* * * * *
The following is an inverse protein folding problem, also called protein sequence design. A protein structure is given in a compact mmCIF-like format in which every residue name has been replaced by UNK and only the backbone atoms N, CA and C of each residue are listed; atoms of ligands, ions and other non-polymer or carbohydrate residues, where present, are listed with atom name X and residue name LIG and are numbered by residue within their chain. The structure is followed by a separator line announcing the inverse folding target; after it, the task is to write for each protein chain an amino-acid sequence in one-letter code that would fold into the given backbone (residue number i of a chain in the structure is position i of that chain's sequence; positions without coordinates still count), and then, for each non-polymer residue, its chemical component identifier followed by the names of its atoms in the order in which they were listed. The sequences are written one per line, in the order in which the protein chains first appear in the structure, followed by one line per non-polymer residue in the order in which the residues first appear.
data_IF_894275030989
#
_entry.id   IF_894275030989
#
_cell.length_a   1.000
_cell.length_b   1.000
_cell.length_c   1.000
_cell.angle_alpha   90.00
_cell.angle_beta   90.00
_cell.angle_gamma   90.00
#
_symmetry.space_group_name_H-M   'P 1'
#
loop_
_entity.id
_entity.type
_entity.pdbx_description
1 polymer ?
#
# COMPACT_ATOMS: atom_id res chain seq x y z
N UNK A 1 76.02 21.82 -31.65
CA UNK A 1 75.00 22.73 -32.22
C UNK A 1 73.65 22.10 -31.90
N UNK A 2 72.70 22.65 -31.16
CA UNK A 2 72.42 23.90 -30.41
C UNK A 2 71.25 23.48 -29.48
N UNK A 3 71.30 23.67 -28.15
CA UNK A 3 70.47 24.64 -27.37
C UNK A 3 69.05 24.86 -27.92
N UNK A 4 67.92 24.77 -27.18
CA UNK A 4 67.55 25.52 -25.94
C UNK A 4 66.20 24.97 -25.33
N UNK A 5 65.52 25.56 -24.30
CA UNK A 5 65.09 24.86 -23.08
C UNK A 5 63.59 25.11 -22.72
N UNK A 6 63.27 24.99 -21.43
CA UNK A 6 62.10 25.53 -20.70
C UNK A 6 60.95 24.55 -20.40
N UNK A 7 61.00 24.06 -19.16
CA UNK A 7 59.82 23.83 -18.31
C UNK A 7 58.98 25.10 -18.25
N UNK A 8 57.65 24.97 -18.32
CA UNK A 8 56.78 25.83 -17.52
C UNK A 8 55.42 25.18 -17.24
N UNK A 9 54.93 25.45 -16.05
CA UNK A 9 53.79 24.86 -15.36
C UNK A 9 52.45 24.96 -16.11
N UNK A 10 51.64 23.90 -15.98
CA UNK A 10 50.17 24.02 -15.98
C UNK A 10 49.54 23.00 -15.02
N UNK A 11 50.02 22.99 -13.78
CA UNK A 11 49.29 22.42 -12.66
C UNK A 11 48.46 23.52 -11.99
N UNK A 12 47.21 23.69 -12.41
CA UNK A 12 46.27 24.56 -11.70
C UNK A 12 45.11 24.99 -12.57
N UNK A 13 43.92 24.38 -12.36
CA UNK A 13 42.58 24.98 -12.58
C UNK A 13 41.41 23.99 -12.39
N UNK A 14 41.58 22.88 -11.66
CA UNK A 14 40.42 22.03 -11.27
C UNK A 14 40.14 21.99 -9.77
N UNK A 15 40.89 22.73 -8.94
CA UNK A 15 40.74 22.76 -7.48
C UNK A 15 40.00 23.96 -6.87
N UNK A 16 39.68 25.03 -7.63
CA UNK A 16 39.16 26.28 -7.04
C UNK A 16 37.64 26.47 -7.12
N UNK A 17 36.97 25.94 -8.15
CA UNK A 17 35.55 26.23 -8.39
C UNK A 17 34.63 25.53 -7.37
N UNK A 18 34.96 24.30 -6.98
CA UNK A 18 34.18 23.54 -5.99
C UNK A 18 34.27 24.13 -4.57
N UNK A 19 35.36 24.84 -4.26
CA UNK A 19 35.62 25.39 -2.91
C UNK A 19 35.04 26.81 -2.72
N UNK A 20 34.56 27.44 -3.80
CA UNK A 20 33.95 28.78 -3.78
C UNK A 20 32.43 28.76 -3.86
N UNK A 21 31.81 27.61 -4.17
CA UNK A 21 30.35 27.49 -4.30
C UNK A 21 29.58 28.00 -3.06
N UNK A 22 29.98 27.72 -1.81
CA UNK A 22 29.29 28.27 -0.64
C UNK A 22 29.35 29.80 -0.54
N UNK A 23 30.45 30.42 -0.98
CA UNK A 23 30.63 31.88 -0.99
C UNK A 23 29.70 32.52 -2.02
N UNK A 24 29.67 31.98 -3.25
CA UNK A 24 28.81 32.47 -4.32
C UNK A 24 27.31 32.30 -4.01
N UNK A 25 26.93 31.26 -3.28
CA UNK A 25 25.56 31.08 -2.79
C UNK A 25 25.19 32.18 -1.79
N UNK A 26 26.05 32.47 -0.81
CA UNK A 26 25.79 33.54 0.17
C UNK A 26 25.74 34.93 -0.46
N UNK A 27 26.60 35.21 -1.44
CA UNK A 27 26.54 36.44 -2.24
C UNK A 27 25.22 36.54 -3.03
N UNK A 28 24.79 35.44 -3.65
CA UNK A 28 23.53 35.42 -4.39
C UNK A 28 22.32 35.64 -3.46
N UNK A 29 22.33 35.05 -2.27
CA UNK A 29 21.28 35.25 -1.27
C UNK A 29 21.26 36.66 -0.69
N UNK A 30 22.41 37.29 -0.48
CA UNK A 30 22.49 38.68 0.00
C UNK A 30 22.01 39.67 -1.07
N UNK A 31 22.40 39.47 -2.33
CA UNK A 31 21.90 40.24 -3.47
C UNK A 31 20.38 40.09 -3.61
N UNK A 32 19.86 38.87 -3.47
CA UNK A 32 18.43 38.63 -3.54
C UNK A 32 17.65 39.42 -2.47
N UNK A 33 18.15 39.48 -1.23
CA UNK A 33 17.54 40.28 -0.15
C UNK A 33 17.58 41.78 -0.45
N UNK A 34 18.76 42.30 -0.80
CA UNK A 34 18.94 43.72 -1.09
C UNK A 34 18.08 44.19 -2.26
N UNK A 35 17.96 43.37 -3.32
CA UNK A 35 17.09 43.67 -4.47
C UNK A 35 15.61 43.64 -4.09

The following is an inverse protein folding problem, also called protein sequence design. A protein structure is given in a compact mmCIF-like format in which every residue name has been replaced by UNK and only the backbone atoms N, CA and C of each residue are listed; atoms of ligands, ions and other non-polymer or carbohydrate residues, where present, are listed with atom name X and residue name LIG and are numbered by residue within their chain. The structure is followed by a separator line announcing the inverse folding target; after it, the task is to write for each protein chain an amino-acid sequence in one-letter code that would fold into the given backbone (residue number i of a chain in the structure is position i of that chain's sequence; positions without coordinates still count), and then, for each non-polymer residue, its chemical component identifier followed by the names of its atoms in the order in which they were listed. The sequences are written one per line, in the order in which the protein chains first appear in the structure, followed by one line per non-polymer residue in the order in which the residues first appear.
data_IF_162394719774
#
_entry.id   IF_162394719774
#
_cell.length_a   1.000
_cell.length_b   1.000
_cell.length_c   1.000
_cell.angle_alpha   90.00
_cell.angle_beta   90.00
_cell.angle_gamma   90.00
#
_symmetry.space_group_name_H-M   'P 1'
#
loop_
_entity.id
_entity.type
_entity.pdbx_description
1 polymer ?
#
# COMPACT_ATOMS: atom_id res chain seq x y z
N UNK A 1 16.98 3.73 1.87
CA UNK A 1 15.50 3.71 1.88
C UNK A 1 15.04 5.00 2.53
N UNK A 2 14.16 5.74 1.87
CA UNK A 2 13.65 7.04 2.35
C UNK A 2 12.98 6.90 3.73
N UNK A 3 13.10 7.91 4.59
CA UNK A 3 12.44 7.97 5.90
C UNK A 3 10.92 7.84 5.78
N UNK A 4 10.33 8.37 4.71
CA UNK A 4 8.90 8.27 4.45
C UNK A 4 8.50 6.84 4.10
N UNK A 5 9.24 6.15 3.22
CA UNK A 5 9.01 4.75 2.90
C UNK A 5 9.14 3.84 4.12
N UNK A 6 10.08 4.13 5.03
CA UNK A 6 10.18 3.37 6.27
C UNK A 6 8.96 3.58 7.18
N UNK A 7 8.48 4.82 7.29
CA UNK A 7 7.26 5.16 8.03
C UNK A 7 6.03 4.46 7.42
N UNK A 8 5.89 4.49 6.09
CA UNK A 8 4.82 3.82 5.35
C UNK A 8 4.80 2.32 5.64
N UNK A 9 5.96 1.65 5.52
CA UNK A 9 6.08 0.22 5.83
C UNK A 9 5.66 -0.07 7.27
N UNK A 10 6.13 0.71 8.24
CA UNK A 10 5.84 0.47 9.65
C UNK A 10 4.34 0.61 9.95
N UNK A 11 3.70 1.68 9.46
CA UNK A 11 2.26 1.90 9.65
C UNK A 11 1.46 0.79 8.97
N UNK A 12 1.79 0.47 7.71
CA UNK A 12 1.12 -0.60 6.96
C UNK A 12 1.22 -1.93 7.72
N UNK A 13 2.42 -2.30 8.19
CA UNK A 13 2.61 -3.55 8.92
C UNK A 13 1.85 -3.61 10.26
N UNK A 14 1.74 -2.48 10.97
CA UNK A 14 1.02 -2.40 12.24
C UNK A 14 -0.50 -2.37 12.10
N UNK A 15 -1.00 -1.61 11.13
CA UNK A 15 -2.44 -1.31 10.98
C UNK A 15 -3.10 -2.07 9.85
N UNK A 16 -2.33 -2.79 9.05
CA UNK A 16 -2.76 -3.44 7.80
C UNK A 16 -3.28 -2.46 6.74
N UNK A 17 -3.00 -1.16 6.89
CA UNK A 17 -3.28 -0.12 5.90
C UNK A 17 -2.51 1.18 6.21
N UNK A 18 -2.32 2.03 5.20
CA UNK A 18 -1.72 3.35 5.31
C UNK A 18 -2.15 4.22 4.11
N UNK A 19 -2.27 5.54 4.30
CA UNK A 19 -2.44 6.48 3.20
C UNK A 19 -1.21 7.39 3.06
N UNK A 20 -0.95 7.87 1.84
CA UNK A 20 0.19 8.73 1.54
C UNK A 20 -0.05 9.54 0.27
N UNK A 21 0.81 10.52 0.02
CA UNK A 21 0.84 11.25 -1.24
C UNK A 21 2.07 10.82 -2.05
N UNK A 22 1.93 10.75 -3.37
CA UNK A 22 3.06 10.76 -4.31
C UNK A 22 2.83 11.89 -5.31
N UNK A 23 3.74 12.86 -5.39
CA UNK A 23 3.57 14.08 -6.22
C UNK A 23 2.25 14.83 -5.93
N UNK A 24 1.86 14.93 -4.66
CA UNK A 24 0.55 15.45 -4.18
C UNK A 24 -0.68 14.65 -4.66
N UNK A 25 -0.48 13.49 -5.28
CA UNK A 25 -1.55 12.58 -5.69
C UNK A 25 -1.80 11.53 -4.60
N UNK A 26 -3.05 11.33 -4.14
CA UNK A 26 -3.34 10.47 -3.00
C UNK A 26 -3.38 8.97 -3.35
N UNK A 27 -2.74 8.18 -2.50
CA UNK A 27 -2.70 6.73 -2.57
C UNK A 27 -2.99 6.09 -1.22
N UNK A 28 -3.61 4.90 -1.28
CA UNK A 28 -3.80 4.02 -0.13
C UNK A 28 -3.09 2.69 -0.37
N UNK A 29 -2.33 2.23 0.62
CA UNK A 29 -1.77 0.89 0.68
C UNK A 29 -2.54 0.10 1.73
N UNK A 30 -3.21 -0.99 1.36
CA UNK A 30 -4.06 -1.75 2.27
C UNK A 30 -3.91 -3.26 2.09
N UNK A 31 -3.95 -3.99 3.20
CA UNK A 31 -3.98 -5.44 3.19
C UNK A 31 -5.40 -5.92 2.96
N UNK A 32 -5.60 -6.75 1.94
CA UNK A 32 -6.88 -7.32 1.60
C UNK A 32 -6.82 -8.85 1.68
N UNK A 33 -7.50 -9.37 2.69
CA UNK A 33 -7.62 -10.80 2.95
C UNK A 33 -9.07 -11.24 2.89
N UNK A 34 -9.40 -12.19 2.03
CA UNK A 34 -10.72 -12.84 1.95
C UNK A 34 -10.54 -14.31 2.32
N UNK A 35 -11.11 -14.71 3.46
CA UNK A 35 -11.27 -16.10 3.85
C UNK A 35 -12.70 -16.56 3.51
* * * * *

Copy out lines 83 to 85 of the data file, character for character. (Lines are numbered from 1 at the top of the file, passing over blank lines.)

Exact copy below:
CA UNK A 21 30.35 27.49 -4.30
C UNK A 21 29.58 28.00 -3.06
N UNK A 22 29.98 27.72 -1.81